Finish it off, and wash it down.

That’s what the rain in Denton did for Oaktopia’s final day, last night – much the same as the drinks we had to send it all off. As the drizzle still lingers this morning, we’re finding it difficult to come back to you one last time. Not because of any hungover-haze or glazed-eye reservoir-gone-dry, but because pages only have space, and we need so much more than pen and picture to get you there, walking with us.

This last round starts as most do – with that strange brew of wearied feet and a mind wary of the impending end. It’s an exhaustion that is the gathering of a force; a final throe for the last go around. For us here at the mag, though, it also began with a very necessary cold brew to get off the ground. Once we hit the scene, though, a buzz better than caffeine immediately took hold. Denton’s vendors had gathered at the West Stage, and this last day change made for a very intimate, close-knit-community feeling that was palpably present. Our final festival day was packed full of little stories – and strange as it may seem,

it began with soap and a sermon

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imgp5920 imgp6009Though the last day of Oaktopia has so far been Sunday, this year, our last day was Saturday. Still, there hanged in the air an energy of siesta-esque comfort not unlike the sort of engorge-and-relax feeling that many working people find on Sunday. A day of rest for the weary Oaktopian’s soul, but certainly not for ears or feet.

There were vendors galore, most of whom made up the very fabric of the Denton Community Market.  One such familiar face was Bluff City Soap Works, a personal favorite and a must-visit. If you want a variety of real, healthy body soap – anything from “morning buzz” coffee-based bars to “citrus energy” and chamomile green tea – then this is the place to make a habit.  There was also Cactus Makes Perfect, a handmade succulent-in-ceramics vendor run by a local couple – the wife creates, and the husband helps slang. There were a few unique additions, for the fest – such as Halo Auragraphic Photography, which proports to be able to visualise-via-photo your aura, via a chromatic, alien-looking tent. Also in attendance was local artist and constant Austere collaborator, Zarina Kay, whose art was most recently officially picked up and merch-ified by Oaktopia themselves. Her art speaks for itself – and she’ll be speaking for herself in an article for upcoming Austere Mag issue, Quest. Stay tuned.imgp5932 imgp5985 imgp5914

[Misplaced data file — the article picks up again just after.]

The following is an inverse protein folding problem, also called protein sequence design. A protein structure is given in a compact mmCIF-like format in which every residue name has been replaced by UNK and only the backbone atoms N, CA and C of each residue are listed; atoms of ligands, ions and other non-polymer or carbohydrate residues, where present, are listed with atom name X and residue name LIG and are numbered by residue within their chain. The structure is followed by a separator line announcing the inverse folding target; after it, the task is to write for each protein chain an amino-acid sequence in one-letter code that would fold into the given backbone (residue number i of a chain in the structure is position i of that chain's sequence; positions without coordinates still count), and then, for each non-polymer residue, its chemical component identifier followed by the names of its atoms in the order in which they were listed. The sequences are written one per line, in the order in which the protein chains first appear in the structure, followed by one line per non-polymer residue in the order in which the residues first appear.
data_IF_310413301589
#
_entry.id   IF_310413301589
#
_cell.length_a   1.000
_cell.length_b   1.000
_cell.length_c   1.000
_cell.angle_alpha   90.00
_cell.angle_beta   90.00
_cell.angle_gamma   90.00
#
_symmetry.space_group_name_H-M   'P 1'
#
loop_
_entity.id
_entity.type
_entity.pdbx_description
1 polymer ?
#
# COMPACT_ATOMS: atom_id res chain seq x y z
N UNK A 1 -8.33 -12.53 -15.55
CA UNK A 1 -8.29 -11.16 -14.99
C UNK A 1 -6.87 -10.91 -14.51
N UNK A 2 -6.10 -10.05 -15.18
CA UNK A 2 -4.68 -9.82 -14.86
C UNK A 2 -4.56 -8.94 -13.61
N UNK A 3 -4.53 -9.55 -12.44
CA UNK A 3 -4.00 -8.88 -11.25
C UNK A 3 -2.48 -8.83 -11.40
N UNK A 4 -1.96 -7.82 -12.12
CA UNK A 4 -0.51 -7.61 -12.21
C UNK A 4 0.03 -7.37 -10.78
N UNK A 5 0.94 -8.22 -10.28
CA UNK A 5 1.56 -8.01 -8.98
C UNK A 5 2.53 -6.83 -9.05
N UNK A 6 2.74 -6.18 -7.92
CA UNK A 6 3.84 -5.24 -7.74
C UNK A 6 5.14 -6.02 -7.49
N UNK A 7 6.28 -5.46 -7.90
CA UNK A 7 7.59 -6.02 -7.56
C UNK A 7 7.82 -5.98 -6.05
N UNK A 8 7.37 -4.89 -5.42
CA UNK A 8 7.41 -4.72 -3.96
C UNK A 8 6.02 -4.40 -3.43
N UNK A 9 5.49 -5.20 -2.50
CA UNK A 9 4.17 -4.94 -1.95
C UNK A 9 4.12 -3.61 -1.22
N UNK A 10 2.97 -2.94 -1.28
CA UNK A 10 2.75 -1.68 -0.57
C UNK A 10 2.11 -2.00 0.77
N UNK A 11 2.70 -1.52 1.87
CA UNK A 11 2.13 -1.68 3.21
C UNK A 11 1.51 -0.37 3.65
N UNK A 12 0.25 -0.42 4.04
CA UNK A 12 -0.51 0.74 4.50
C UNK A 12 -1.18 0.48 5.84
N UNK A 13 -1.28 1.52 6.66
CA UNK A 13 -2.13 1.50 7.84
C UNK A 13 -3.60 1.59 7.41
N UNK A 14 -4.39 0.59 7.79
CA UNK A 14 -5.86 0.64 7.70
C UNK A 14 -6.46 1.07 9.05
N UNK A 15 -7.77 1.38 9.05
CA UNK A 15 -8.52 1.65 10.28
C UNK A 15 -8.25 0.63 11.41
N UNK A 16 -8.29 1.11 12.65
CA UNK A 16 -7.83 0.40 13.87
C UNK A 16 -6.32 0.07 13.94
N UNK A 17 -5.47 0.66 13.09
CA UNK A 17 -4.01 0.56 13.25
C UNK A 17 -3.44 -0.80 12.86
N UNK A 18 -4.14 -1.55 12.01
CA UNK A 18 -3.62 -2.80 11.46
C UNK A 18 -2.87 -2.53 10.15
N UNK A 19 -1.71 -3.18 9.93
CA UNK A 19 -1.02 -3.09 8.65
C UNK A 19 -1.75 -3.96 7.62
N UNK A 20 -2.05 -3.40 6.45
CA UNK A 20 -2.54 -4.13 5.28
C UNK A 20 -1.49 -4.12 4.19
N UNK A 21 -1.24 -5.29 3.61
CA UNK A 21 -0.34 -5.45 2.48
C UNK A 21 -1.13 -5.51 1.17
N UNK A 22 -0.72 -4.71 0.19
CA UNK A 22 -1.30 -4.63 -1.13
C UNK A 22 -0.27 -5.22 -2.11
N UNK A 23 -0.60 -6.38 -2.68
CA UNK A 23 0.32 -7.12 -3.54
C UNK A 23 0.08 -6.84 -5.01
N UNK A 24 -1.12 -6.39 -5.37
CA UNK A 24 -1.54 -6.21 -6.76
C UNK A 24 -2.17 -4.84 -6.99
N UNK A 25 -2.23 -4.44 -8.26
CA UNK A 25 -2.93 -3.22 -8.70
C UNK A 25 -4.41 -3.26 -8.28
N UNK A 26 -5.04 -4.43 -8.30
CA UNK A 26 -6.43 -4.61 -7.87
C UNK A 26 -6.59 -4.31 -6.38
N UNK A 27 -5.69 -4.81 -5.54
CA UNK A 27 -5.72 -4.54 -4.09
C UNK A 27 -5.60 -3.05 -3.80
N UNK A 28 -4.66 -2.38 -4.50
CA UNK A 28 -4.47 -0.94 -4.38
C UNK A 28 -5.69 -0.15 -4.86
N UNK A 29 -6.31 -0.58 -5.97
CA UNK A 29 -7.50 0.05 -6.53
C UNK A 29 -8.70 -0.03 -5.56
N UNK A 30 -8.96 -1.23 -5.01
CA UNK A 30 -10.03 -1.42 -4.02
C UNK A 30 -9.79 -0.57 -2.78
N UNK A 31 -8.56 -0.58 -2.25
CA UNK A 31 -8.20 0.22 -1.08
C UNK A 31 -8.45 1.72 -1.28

imgp6041 imgp6048 imgp6060 imgp6076From there, we went from soap to the soapbox. Befitting of this “Sunday” was, at the beginning of our day, at least, a sonic sermon via Lee Fields and his backing band, the Expression. It felt as if James Brown himself had reincarnated into Denton, TX, to deliver the gospel of soul. The beginnings of his songs felt intimite and impassioned like a Southern Revival call-to-Christ – and the jams that followed were an immaculate fire-and-brimstone finish.

In perfect contrast – or maybe even harmony – with Lee Fields came Andrew W.K. – the crowd-crooning saint to the now stage-playing sinner. Though Fields is no Preacher and Andrew W.K. is only a party rawker in performance, the vibes were nonetheless unavoidable. W.K.’s performance can only be described as wildeyed and high-energy. Our frontman was, of course, crashing about the stage replete with dirt-stained shirt, drool and snot flinging even more than his sweat-soaked hair. His guitarist, Dave Pino, made it clear that he does not blink, nor has any need to. He was fast moving to the point of being difficult to capture, but if these images tell you anything, its that there were far more crazy-eyed looks than, here, meets the eye.

After this final re-introduction to the festival, we found ourselves obviously drawn to DJ Low Down Loretta Brown – aka, intersectional talent Erykah Badu. The hype was built in the best slow-burn wait with a series of hip-hop and pop throwbacks, before Badu strolled on stage. From there, it was a perfectly non-linear DJ set to make for an hour of unstructured vibing. We here at Austere checked out the set from a few angles, and then spent our time backstage, chatting with staff and talent alike, and even having our very own lead Denton correspondent Alcynna Lloyd snagging a selfie with Erykah Badu herself.